But exactly how likely is it that your startup will get accepted into an accelerator? What are the processes that underpin accelerator programs, and the resources these organizations offer startups that makes it possible to scale so rapidly?
In this article, we take a look at startup acceleration by the numbers, starting with a brief note on what an accelerator actually is.
Project management is the key to sticking to your budget and deadline, whilst keeping the most important tasks at the forefront of your company. Without it, you leave the future of your business at the mercy of your teams and employees (which, in case you weren’t aware, is not a good business model).
For such an important process, the project management steps are a little muddy, with sources citing differing numbers of steps, timelines, etc. Then again, it’s a massive topic with a huge margin for error; how the hell do you convey these steps when the project could be anything from “get winter clothes in stock” to “grow to $220,000 monthly recurring revenue”?
Well, we here at Process Street hate making things complicated, so we’ve simplified the project management steps of any and every undertaking to five easy stages. Continue Reading
What popped into your mind after reading those words? A large office building with hundreds of employees and multiple layers of management? Something gargantuan and sluggish?
That is certainly how I pictured the classic workplace structure, especially before starting my own company. Now I truly understand that all businesses, no matter how small, have a set structure of who reports to who – and for good reason. While it may sound unnecessarily methodical and plodding, it adds an element of organization to your organization.
Something I learned through years of trial and error was that organizational structures are a fluid beast – they need to evolve and grow as your company does.
Below are some of my tips for ensuring the success and longevity of your business, with lessons from Lego, Zappos, and my own company.
The following is guest post from Nick Brown. Nick is a blogger and marketing expert, currently engaged on projects for Media Gurus, an Australian business and marketing resource. He is an aspiring street artist and does Audio/Video editing as a hobby.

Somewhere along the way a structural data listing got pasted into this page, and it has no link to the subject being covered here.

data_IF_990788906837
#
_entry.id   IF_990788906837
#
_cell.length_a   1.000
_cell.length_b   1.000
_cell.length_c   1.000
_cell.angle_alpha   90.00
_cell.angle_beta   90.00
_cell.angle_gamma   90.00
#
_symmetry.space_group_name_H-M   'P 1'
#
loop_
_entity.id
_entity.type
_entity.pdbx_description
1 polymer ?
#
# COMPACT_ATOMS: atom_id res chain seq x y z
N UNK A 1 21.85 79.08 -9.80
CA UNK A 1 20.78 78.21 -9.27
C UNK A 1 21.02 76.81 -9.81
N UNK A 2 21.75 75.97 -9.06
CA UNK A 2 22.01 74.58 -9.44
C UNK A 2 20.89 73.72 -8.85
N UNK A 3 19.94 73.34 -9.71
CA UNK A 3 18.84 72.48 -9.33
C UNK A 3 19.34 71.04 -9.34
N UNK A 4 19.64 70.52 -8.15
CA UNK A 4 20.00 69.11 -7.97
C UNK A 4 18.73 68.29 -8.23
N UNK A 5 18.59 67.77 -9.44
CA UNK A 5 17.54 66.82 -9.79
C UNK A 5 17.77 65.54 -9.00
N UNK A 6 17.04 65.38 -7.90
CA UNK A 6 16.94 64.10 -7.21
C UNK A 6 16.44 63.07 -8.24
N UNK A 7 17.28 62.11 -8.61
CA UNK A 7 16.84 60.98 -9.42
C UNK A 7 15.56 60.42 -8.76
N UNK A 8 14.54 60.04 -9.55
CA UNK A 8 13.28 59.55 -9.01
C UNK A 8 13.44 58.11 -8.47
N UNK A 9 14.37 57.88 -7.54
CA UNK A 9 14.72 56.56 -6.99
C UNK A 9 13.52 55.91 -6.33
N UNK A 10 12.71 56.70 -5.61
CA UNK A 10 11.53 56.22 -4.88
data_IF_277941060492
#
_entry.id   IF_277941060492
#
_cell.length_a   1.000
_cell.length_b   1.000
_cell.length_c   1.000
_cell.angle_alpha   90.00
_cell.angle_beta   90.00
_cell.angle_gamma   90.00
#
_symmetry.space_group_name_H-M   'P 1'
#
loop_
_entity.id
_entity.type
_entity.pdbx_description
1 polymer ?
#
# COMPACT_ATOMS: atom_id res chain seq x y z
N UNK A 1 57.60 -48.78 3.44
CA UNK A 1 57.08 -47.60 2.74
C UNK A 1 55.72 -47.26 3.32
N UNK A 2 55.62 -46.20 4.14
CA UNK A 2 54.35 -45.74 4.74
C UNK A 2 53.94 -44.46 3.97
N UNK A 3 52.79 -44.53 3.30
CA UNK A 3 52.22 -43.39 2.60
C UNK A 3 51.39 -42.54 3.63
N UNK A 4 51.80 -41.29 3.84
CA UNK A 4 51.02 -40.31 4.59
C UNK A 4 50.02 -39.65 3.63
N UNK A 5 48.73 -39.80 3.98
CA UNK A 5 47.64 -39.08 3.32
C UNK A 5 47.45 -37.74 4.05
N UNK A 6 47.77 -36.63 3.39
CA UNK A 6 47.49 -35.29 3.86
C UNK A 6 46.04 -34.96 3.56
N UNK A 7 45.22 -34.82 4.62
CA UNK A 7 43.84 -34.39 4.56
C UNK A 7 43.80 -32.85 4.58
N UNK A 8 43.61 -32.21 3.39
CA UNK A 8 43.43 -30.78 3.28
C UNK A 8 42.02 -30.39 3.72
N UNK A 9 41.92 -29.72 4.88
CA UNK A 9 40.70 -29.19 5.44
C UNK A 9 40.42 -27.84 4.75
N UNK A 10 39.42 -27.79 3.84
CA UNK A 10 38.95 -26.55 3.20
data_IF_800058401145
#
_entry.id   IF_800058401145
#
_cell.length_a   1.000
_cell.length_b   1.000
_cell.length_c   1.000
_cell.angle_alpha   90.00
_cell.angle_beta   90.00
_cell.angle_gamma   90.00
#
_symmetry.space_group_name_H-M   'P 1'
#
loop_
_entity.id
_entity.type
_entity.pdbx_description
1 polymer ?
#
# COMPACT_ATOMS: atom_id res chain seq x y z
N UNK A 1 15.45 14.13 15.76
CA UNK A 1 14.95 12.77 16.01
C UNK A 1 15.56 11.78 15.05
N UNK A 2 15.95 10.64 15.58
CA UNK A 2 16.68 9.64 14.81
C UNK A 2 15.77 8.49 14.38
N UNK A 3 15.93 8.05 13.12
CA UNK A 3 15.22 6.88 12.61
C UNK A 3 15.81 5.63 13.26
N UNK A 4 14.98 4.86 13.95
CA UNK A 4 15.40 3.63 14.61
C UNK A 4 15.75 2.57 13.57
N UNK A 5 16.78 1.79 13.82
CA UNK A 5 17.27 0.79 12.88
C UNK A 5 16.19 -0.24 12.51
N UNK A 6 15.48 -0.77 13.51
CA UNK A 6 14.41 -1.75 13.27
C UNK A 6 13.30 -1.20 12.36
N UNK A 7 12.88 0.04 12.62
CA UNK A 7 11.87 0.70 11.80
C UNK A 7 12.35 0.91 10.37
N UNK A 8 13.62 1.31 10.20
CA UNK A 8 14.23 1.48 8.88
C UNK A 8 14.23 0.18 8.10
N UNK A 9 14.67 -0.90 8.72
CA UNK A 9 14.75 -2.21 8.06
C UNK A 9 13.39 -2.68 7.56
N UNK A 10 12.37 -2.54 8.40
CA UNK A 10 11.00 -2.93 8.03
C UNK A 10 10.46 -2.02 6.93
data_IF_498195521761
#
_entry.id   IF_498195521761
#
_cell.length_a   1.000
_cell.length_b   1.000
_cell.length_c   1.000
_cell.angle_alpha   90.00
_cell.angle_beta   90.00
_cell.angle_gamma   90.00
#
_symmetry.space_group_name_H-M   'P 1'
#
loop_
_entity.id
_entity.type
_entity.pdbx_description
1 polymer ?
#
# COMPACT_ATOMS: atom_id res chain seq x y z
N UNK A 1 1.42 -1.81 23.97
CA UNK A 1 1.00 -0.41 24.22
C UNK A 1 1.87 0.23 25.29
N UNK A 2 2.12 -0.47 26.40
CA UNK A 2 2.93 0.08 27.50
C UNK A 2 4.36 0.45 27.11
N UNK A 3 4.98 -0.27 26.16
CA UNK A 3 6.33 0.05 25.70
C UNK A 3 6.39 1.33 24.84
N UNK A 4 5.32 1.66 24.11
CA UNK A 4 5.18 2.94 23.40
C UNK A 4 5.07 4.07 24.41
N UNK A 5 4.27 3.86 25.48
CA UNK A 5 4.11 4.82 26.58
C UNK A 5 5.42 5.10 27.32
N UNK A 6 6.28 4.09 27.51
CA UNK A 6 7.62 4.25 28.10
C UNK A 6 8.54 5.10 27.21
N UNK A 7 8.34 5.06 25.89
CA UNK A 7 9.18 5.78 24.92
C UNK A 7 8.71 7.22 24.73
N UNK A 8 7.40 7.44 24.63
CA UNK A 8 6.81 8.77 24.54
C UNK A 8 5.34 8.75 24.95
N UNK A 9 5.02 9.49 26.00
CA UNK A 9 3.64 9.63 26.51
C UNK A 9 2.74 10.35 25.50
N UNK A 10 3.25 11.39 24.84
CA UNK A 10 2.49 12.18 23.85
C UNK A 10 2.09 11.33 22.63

The world is full of ideas. Especially the business world, where rapidly growing competition has made innovation mandatory at any cost.
Your idea can be a real game-changer, but that doesn’t mean anything if you don’t know how to set it in motion in the right way. If you own a startup, you probably can’t wait to see it launch, and that’s completely natural.
But just remember all those space movies with close-ups of faces behind monitors drenched up in sweat – if you’re off by just a 10th of the degree, the deviation is multiplied by a hundred and you can say goodbye to your precious rocket.
In other words, launching a startup requires great precision.
As anyone who’s done it will tell you, being one of the first employees at a tiny company is a huge responsibility.
As you settle in to your routine tasks, you find you get more and more to do with just as many hours in the day.
It’s not the workload that has to change, because as the company grows you’ll naturally take more on. Instead, you need to tighten up your workflow to make sure you get as much shit done as possible without burning out.
Screencasts are true powerhouses in team communication; they allow us here at Process Street to convey everything in a concise manner with both visual and audial cues, whilst giving the viewer a resource that they can run through as many times as they want.
Unfortunately, many teams put off using screencasts because you have to:
Spend time recording it
Wait for the file to export
Wait for the video to convert
Wait for the video to upload
Remember you recorded a video that has now finished uploading
Manually send it to the right team member
Whilst conversations are more likely to be forgotten or lost, their ease makes them the go-to method for communication (or, at best, a Skype call). This is a huge mistake.
Using just a couple of free screencasting apps you can record your video, spend three seconds saving it and then have it automatically sent to to the right person. Rather than waiting for your time zones to match up or the other person to reply, you can record, save, then get on with the rest of your day. Continue Reading